Yingluck Shinawatra became Thailand’s first female prime minister by pledging to lift rural incomes through higher rice prices. The rest of Asia may now have to pay for her campaign promise.
Yingluck has said the government will buy unmilled grain from farmers at 15,000 baht ($502) a ton at harvest in November, above current market rates of 9,900 baht. With Thailand the world’s biggest exporter, that may raise rice prices across a region that accounts for 87 percent of global consumption. The leader presented her economic policies to Cabinet yesterday and is scheduled to announce them publicly by Aug. 24.
“High rice prices will translate into higher inflation pressures in Asia, at a time when most inflation readings are flirting near the higher end of central-bank target or forecast ranges,” said Chua Hak Bin, a Singapore-based economist at Bank of America Merrill Lynch. “Once the global backdrop stabilizes, inflation could come back strongly.”
The acceleration of policies to boost consumption in Thailand risks complicating monetary policy across Asia, as soaring food costs add pressure for higher interest rates while the region braces for a growth slowdown. South Korea, Malaysia, and the Philippines have left borrowing costs unchanged in recent weeks, while China, India and Thailand raised rates in July to tame inflation.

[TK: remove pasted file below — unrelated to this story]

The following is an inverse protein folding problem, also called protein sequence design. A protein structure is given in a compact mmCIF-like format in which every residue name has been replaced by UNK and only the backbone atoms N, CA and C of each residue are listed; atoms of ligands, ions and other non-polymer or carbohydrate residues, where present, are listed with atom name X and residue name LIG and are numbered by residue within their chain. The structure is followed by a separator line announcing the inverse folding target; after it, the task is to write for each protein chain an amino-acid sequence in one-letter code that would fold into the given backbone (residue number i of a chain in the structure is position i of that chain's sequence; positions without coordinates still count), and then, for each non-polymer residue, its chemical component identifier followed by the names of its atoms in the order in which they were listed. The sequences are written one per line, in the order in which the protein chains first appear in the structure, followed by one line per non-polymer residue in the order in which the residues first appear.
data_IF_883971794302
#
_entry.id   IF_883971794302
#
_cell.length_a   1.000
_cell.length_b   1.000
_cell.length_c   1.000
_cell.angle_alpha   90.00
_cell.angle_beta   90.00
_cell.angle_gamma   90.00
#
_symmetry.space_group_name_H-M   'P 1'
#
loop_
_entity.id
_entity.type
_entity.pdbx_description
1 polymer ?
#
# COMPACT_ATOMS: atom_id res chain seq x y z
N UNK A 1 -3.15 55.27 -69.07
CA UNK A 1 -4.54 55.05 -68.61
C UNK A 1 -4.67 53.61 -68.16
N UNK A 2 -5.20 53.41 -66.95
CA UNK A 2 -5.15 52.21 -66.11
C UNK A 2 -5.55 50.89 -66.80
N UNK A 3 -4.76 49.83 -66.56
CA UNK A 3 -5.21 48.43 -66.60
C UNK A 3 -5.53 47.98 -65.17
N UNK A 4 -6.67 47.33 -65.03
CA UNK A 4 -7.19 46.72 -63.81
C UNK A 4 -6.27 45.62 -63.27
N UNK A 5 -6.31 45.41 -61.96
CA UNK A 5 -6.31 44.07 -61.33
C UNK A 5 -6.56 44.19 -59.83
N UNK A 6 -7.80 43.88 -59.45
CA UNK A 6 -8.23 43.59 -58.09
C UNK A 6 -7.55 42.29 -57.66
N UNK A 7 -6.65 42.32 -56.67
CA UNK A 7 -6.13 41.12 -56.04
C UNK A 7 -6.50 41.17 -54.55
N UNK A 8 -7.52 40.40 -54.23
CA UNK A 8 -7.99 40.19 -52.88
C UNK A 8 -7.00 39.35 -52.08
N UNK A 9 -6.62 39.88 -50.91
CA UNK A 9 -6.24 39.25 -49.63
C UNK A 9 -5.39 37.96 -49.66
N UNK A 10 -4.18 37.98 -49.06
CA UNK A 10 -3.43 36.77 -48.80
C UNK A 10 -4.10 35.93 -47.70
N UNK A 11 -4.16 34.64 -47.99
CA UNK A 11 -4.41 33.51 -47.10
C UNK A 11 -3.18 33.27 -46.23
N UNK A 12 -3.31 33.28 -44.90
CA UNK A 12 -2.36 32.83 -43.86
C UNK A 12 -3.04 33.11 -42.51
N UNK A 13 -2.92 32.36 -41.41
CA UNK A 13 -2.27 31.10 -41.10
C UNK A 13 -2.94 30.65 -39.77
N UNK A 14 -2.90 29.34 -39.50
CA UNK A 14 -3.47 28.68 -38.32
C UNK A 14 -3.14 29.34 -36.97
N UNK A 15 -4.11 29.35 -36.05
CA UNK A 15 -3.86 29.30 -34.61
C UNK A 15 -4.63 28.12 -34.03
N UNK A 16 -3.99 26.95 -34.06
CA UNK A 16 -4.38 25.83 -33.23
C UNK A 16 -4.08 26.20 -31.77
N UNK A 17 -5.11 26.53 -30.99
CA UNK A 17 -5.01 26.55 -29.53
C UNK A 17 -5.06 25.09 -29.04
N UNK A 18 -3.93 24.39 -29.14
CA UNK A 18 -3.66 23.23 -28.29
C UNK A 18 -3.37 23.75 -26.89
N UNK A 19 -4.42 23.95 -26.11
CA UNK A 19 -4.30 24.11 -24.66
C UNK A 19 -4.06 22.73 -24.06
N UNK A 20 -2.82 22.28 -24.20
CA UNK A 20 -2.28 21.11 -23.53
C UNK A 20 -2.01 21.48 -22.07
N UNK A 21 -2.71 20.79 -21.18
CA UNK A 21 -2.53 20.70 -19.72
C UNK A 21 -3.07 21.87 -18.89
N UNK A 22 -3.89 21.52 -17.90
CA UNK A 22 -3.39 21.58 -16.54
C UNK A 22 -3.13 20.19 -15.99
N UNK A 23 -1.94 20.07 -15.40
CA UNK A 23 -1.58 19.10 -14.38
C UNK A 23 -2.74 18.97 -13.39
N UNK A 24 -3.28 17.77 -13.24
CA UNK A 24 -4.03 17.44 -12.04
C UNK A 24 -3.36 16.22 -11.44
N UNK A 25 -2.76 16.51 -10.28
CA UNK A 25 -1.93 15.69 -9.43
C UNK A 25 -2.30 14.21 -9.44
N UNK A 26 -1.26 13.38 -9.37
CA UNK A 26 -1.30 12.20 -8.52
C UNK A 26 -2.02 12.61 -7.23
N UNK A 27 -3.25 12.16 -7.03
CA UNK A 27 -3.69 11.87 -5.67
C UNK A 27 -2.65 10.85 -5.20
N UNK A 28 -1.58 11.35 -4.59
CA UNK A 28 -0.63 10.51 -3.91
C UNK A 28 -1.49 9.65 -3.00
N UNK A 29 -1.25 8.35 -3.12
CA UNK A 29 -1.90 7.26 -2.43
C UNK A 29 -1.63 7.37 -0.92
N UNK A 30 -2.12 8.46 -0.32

Food makes up more than 30 percent of inflation indexes on average in Asia, according to Rabobank Groep NV. The weighting of rice in consumer-price indexes varies from 9.4 percent in the Philippines, 4.7 percent in Indonesia and 2.9 percent in Thailand, according to Bank of America.
The fondness for certain foods in Asian cuisine -- from pork in China to onions in India and chilies in Indonesia -- has left some of the region’s central banks grappling with the challenge of responding to surges in the cost of staples. A more varied diet and greater purchasing power for non-food items leave wealthier nations less vulnerable to food-cost gains.
Inflation in at least 10 Asian economies has risen above 10-year averages and has either breached or approached the upper end of official targets. Asian central banks have raised interest rates 44 times since March 2010 to contain inflation and the global uncertainty may keep them on hold “for a month or so,” according to DBS Group Holdings Ltd.
“When the European debt crisis first flared up in May, they stopped dead in their tracks” except for Malaysia, said David Carbon, head of economic and currency research at DBS in Singapore. “We do not envision a double dip in the U.S. and we suspect that Asia will be back in tightening mode by October.”
The Bank of Thailand’s policy makers will gather on Aug. 24 for their next rate decision, after eight increases over the past 13 months. Sri Lanka’s central bank will announce its policy decision on Aug. 19. Bank Negara Malaysia raised borrowing costs in May for the first time this year after three increases in 2010.